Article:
min read

Agile vs Waterfall: Which one is better for your company?

Article by 
Cascade Team
  —  Published 
November 3, 2022
June 7, 2023

Agile and waterfall- no, they’re not yoga positions. These opposing approaches to project management can determine whether you successfully implement your plans or meekly peak with a PowerPoint presentation. And so, when you compare Agile vs. waterfall, there's no room to sit on the fence you'll have to pick a side. 

But which is which? And why does it make such a difference to your outcomes? What does Mr. Burns from The Simpsons use to manage his nuclear power plant? So many burning questions.

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Here’s what you will discover inside this article: 

  1. What is Agile project management?
  2. What are the benefits of the Agile methodology? 
  3. What is the downside of the Agile methodology? 
  4. What is Waterfall project management?
  5. What are the benefits of the waterfall methodology?
  6. What is the downside of the waterfall methodology? 
  7. Agile vs. Waterfall: What are the key differences? 
  8. Agile vs. Waterfall: Which one should I choose?
  9. 3 things to consider before you implement Agile project management

Come with us as we compare Agile vs. waterfall methodologies to give you all the answers you need to make the right choice for your team. 

What is Agile project management?

Agile methodology is a project management strategy that breaks large projects into smaller cycles, called sprints. This iterative approach focuses on frequent deliverables and fast market feedback. Scrum masters oversee sprint planning throughout the lifecycle of this lightweight framework.

Traditionally, Agile project management is the preserve of software development projects. But now, non-IT organizations and teams favor this flexible approach. According to the 15th Annual State Of Agile Report from Digital.AI, 94% of companies now practice Agile methods. 

The original Agile Manifesto sets out four core values for Agile project management:

  • Individuals and interactions over processes and tools. Before you grab the hammer, you should collaborate with Homer and the rest of your project team members.
  • Working software over comprehensive documentation. Strategy without execution is pointless. Forget your spreadsheets, and focus on making sure things work. Less presenting, more action.
  • Customer collaboration over contract negotiation. Your customers can offer you the feedback you need to deliver better outcomes. Involve people to improve performance.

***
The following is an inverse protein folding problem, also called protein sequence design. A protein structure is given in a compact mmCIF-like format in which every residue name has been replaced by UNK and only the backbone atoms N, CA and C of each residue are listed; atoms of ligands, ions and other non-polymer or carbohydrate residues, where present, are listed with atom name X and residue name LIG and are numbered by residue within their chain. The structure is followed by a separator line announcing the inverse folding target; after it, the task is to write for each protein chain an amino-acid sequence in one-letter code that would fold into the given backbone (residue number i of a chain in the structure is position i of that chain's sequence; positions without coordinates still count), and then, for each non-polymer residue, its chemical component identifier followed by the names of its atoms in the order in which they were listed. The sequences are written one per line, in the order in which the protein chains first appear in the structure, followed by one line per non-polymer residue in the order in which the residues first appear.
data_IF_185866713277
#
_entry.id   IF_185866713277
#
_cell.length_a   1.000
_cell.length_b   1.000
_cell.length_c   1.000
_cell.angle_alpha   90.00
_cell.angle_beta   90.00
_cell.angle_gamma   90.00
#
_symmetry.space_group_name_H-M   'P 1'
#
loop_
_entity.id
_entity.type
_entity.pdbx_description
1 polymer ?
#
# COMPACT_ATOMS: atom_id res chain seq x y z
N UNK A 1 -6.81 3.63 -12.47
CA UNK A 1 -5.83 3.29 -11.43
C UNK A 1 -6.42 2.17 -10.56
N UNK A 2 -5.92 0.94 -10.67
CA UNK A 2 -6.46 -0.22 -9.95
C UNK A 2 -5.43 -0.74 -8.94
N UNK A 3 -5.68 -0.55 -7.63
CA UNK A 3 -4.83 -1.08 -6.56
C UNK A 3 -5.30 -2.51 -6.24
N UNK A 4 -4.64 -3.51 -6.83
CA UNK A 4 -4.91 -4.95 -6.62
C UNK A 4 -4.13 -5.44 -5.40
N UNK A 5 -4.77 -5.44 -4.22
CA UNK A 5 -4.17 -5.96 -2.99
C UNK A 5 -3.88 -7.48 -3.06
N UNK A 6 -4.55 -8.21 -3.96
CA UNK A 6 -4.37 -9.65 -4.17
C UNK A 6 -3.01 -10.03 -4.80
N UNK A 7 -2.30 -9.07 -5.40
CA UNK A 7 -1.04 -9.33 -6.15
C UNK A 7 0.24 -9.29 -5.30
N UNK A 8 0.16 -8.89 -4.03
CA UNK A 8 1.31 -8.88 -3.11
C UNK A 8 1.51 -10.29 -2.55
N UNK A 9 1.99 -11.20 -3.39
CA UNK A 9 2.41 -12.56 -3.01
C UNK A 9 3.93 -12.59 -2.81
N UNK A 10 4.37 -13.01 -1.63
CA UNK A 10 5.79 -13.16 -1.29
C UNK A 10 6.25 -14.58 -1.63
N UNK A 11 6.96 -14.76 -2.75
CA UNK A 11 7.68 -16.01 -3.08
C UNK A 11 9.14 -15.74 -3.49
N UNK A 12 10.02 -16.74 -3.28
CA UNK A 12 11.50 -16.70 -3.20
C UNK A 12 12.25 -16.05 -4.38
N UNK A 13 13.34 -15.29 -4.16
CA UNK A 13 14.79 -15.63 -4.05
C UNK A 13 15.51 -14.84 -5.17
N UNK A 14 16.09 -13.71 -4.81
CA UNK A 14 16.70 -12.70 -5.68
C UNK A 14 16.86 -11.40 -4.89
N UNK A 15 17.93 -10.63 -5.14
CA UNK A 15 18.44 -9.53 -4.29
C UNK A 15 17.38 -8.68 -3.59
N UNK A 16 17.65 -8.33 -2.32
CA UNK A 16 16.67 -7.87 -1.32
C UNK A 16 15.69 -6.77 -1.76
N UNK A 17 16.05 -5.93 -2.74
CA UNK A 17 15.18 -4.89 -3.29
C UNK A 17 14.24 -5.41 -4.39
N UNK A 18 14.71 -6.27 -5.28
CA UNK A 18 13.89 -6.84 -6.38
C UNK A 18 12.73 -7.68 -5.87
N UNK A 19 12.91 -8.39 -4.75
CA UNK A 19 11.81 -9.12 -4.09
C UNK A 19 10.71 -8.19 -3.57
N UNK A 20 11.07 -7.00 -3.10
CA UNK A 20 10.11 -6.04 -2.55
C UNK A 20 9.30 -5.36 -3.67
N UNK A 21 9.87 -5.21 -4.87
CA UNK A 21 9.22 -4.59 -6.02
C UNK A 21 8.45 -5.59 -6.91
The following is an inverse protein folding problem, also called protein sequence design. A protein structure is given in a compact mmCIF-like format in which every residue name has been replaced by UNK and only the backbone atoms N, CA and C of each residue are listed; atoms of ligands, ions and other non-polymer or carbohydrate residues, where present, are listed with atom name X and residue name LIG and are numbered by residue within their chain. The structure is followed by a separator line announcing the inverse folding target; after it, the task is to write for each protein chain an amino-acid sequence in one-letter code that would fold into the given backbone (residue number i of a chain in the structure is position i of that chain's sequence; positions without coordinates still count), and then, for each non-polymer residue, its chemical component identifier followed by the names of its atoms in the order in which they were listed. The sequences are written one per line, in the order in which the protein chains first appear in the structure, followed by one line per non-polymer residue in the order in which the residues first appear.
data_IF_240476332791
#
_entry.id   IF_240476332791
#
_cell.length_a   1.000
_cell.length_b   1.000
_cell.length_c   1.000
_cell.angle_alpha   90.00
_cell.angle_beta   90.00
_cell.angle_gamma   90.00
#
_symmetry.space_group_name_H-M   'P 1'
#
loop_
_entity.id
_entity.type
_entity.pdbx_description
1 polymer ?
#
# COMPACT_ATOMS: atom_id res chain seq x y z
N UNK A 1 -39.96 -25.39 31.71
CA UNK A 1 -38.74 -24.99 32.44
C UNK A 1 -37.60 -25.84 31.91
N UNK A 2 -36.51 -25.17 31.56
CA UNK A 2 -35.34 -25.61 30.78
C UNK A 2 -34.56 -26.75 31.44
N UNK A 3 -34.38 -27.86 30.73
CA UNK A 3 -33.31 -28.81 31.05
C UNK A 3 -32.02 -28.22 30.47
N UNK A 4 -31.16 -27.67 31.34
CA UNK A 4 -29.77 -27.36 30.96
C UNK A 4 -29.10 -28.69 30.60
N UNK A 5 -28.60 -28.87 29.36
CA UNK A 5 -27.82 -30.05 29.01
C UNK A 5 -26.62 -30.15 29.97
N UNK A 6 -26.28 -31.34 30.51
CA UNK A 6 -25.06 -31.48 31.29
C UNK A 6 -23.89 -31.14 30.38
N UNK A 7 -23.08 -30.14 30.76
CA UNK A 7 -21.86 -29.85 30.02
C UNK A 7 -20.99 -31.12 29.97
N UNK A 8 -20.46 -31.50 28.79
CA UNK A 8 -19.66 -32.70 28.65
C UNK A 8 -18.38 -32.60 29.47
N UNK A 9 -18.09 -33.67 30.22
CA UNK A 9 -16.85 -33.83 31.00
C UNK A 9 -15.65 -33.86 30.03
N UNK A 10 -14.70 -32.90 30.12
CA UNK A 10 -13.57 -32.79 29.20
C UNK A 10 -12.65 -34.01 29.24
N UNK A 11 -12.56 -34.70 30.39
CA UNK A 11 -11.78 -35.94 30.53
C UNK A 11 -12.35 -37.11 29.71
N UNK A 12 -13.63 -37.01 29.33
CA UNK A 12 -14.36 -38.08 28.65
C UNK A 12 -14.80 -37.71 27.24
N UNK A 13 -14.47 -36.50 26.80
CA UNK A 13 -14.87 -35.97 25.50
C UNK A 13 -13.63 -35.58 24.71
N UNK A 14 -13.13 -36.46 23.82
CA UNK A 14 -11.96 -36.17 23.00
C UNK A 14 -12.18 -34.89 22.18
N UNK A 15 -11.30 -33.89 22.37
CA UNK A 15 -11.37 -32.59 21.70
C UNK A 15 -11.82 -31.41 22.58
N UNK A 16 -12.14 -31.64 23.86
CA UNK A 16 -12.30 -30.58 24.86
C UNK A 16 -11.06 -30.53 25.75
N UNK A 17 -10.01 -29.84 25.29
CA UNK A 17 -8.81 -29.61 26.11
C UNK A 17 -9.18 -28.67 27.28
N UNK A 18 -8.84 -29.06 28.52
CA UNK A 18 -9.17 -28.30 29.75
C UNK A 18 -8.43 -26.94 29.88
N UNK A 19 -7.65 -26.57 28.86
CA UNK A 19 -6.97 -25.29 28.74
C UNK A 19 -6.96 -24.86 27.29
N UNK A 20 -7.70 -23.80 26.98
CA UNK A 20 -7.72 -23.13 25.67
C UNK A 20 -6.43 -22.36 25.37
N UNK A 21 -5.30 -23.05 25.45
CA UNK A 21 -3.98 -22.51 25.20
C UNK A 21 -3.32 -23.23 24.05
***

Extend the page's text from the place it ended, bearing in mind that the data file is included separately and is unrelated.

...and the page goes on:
• Responding to change over following a plan. You must pre-empt disruption and remain fast and flexible. If you stick to a plan like Bart sticks to his skateboard, you'll eventually crash.
agile methodology

McKinsey & Company believes that “agility is catching fire” as more companies embrace innovation, technology, and adaptability in the digital age. The thought of a fire in a nuclear power plant might be bad news for Mr. Burns, but the concept of agile project management is something he should consider.

Let's find out why.

What are the benefits of the Agile methodology for project management? 

There’s a reason that more companies are making the switch to Agile. Actually, there are lots of reasons. Here are ten advantages of Agile project management:

  1. Increased flexibility. When you use iterative strategies, it’s easier to adapt to sudden changes—which explains why 83% of Agile companies cite flexibility as the best benefit.
  2. Better team alignment. Agile fosters a close-knit culture where cross-functional collaboration comes easy. You can blur the boundaries, so everyone shares information. 
  3. Greater control. When you break up the campaign into smaller, donut-sized projects and increments, your managers can keep a close eye on quality. You can catch issues before they become disasters and make sure everyone stays on track.
  4. Reduced risks. The Agile approach is less likely to result in a complete nuclear meltdown (even if you have a few Homers in the building). The step-by-step approach makes it easier to predict outcomes and correct mistakes. 
  5. Better outcomes. With iterative strategies and continuous testing baked into this approach, Agile project management paves the way for better execution, which means higher quality products.
  6. Increased customer satisfaction. As the Agile methodology thrives on market feedback, it’s possible to create and improve products in line with their expectations. 
  7. Improved team morale. The autocratic leadership approach is dead (sorry, Mr. Burns). An Agile philosophy empowers your people with feedback, support, and structure. When you give people responsibility and clarity, it boosts employee engagement and motivation.